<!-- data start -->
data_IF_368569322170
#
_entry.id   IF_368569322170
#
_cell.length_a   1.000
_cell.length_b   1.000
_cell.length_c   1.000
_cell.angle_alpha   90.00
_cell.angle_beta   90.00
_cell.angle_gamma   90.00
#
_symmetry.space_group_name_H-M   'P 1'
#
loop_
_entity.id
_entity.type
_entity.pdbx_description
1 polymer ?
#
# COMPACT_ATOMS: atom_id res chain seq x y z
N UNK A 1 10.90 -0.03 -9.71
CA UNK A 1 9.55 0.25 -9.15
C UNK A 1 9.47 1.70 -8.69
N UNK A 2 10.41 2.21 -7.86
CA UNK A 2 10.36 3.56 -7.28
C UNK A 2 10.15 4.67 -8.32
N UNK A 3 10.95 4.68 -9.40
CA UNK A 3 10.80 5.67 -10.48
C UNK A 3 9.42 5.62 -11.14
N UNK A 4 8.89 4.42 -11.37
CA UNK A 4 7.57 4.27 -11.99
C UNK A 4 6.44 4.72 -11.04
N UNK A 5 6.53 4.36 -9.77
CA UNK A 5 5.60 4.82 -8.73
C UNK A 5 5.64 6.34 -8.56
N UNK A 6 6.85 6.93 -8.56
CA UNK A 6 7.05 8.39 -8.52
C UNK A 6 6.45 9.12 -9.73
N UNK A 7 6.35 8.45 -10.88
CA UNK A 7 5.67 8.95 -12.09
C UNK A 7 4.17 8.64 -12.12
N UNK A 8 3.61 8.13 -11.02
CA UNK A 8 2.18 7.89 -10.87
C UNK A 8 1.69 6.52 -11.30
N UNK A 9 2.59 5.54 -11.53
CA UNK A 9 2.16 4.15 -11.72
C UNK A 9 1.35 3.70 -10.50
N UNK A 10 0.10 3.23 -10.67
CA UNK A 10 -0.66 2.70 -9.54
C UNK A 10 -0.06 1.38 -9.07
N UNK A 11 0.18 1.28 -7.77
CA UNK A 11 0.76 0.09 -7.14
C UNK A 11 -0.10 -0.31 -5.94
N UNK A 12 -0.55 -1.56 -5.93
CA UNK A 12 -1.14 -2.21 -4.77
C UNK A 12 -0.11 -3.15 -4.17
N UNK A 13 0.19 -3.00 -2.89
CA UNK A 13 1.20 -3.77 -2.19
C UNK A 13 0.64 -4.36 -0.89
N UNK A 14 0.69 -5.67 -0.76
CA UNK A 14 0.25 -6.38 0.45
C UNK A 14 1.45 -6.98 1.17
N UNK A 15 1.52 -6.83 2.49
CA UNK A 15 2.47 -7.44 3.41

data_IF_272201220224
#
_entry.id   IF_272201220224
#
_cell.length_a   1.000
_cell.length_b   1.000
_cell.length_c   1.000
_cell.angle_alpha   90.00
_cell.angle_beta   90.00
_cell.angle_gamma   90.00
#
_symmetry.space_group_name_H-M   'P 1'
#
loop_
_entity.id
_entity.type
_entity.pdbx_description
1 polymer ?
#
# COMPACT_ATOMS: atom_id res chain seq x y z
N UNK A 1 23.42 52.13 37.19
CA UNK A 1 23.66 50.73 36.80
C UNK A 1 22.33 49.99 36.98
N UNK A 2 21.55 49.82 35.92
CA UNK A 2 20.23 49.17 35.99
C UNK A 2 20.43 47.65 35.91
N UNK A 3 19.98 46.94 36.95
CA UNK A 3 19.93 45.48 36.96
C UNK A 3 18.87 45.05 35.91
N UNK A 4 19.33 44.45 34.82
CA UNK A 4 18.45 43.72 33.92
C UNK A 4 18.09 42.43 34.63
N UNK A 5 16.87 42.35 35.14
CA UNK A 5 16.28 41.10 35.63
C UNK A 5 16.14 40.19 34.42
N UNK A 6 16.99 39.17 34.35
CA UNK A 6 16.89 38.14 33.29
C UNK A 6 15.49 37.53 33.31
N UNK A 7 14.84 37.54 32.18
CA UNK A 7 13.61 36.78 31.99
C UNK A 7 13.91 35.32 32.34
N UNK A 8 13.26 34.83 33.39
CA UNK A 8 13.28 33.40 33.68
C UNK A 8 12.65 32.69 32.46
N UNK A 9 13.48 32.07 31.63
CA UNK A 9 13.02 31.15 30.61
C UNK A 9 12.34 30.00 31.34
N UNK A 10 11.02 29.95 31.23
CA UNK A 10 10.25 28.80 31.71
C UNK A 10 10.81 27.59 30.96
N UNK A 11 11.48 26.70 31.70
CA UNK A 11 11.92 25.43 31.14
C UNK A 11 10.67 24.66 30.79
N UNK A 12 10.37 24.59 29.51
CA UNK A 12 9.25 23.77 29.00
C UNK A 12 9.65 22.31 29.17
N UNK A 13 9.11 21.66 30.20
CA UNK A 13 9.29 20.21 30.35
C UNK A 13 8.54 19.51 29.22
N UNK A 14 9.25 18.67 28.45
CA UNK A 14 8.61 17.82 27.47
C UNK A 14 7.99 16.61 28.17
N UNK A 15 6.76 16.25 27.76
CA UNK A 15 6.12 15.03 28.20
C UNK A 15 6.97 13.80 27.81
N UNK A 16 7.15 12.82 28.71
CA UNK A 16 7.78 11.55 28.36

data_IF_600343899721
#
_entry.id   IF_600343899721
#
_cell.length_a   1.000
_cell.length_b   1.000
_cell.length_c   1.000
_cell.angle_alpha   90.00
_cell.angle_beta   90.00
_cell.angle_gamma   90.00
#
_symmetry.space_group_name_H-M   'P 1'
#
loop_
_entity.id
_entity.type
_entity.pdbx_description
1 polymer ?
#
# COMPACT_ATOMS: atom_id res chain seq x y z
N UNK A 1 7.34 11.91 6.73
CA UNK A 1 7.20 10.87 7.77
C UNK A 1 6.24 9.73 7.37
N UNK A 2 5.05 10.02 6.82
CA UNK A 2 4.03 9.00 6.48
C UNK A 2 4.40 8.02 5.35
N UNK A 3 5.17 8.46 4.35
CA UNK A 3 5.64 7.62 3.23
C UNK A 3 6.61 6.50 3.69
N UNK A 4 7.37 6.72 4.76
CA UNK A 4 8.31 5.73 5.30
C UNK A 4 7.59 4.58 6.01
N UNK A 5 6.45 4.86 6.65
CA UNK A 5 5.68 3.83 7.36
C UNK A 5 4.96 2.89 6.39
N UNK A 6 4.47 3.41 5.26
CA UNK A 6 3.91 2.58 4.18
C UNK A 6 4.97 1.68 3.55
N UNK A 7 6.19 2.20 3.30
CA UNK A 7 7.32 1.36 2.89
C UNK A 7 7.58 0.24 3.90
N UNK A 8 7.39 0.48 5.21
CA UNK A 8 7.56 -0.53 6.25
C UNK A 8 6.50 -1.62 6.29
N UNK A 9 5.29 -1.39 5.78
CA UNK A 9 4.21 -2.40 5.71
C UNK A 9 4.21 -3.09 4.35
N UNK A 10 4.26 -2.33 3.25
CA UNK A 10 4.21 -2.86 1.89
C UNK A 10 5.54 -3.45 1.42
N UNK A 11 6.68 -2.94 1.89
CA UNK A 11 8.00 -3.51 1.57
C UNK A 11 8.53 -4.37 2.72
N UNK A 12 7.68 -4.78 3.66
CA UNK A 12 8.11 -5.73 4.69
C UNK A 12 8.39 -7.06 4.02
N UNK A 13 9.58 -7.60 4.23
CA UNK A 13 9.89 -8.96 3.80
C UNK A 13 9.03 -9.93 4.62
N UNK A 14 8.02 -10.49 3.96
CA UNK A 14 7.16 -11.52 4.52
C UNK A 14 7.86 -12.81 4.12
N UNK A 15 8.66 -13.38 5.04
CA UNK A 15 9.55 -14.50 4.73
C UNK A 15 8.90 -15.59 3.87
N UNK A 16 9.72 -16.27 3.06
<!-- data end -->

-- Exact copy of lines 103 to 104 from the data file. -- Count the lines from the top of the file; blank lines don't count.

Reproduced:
N UNK A 7 14.84 37.54 32.18
CA UNK A 7 13.61 36.78 31.99